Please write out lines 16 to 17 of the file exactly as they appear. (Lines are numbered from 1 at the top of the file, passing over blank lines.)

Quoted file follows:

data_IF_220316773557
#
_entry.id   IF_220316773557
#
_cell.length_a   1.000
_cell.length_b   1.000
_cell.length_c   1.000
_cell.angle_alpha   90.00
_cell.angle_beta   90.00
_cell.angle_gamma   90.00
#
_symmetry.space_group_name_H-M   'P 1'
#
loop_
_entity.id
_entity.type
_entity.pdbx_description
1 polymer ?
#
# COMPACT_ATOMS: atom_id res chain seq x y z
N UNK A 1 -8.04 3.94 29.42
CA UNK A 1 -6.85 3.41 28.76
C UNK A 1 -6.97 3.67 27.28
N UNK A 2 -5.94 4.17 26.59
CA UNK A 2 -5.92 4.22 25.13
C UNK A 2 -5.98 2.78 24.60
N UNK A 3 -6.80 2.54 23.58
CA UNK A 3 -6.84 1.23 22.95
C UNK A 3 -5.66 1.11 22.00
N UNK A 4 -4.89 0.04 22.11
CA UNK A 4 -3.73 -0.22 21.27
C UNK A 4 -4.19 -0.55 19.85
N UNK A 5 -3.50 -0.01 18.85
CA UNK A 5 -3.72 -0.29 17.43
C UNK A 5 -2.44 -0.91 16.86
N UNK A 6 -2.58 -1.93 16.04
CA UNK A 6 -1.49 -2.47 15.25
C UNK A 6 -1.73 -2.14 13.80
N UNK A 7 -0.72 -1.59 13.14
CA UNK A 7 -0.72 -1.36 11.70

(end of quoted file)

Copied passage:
_entity.type
_entity.pdbx_description